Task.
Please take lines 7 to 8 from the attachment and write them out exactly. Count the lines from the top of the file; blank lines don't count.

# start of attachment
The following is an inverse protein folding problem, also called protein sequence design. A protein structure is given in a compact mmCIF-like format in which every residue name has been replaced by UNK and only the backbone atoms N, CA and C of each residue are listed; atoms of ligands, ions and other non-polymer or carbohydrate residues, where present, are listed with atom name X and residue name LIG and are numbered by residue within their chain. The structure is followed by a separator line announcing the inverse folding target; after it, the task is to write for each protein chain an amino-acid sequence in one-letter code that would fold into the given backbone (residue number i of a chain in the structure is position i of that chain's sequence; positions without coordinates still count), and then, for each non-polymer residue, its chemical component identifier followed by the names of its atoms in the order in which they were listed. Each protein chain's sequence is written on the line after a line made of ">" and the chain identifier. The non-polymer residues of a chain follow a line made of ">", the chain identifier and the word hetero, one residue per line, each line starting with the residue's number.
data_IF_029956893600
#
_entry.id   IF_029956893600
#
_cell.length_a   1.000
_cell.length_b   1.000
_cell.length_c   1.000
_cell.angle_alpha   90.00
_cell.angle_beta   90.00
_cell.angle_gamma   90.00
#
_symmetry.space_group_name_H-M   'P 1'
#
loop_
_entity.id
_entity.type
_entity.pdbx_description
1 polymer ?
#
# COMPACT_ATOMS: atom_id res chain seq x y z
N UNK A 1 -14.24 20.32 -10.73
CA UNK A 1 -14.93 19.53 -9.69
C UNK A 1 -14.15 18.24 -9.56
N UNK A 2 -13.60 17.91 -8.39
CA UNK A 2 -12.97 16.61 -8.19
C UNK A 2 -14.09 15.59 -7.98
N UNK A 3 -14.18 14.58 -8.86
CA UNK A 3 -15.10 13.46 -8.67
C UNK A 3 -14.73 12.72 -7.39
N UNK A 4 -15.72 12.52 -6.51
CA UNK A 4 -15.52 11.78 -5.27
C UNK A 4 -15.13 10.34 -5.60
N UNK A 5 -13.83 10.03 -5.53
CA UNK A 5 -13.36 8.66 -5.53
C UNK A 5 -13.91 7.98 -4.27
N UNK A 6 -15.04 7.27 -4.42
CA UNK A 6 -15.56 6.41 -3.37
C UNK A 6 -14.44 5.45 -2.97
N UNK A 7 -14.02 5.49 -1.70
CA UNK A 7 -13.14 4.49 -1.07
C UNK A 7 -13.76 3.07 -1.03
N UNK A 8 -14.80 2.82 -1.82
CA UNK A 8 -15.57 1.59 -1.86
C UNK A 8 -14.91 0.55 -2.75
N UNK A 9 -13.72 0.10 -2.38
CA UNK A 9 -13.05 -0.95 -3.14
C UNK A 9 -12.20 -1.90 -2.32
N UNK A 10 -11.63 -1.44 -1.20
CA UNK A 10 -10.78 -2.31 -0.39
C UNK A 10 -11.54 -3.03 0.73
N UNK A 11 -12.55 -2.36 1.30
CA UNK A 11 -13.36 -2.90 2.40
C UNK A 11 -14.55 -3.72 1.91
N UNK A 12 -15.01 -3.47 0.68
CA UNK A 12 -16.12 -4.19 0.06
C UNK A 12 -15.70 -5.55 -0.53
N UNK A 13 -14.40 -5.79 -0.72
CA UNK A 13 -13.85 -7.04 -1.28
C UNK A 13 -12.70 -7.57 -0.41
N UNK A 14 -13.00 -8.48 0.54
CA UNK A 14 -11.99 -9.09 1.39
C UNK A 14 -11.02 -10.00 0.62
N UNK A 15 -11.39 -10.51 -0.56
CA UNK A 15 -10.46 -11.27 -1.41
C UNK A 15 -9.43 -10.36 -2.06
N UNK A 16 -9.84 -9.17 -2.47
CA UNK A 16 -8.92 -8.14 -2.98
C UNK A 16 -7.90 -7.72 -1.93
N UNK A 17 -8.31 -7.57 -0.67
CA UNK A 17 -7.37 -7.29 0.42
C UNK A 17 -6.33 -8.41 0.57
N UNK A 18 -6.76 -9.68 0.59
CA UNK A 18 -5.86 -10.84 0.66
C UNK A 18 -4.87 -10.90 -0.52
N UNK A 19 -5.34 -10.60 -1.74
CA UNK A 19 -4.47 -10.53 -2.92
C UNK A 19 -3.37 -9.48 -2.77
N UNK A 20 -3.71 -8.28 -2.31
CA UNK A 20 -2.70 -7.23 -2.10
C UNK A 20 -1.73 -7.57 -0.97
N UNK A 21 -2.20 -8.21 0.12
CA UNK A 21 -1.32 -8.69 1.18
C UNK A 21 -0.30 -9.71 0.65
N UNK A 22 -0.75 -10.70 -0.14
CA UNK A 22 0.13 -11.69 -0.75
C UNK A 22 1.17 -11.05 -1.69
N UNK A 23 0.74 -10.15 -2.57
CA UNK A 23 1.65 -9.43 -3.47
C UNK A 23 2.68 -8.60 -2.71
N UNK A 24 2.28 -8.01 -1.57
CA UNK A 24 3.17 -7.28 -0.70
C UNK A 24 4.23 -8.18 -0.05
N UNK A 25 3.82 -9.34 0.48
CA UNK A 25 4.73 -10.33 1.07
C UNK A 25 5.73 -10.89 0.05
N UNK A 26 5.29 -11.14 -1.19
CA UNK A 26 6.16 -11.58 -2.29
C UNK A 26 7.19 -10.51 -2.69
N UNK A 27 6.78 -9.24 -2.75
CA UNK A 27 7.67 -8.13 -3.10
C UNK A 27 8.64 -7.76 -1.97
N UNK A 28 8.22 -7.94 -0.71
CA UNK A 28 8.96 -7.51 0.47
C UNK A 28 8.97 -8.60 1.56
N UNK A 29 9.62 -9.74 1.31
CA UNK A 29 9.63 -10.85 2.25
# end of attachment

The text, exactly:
_cell.length_b   1.000
_cell.length_c   1.000